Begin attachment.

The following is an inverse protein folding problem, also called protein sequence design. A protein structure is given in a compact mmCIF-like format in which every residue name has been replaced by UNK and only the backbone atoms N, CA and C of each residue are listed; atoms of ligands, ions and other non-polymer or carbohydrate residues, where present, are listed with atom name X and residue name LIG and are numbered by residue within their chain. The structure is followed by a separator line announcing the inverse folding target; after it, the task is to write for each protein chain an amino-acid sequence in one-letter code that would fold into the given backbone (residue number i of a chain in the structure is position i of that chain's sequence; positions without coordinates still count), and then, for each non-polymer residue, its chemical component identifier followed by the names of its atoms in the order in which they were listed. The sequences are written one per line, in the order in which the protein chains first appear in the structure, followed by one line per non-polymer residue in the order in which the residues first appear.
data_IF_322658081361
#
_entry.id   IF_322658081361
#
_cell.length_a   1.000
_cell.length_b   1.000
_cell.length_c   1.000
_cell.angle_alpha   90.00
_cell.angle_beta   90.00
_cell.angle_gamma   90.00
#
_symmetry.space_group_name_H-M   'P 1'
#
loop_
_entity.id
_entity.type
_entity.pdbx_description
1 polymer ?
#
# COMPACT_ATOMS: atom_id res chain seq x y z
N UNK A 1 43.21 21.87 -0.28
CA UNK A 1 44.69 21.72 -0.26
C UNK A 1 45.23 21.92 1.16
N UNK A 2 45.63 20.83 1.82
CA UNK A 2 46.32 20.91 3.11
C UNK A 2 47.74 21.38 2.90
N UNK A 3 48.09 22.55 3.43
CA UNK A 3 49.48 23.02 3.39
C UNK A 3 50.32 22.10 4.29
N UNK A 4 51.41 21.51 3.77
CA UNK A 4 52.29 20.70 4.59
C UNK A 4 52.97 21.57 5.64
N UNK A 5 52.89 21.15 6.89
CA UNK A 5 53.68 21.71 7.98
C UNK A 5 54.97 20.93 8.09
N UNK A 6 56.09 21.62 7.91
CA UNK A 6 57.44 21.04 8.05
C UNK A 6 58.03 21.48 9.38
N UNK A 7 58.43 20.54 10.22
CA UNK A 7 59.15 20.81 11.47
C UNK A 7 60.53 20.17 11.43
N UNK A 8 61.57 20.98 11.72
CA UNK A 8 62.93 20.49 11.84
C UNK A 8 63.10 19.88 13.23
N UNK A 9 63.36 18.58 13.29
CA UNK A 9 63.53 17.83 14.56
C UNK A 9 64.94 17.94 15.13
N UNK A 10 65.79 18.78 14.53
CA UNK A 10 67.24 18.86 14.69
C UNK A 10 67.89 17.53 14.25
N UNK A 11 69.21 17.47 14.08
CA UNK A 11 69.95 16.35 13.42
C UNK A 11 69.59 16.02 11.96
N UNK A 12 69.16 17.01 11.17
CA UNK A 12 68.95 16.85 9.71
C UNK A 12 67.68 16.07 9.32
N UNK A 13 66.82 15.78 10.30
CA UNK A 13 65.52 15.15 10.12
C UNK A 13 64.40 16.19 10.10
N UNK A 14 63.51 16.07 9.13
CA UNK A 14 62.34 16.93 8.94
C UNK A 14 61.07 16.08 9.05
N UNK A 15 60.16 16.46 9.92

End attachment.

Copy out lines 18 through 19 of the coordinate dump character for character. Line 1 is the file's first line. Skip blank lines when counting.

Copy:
_entity.pdbx_description
1 polymer ?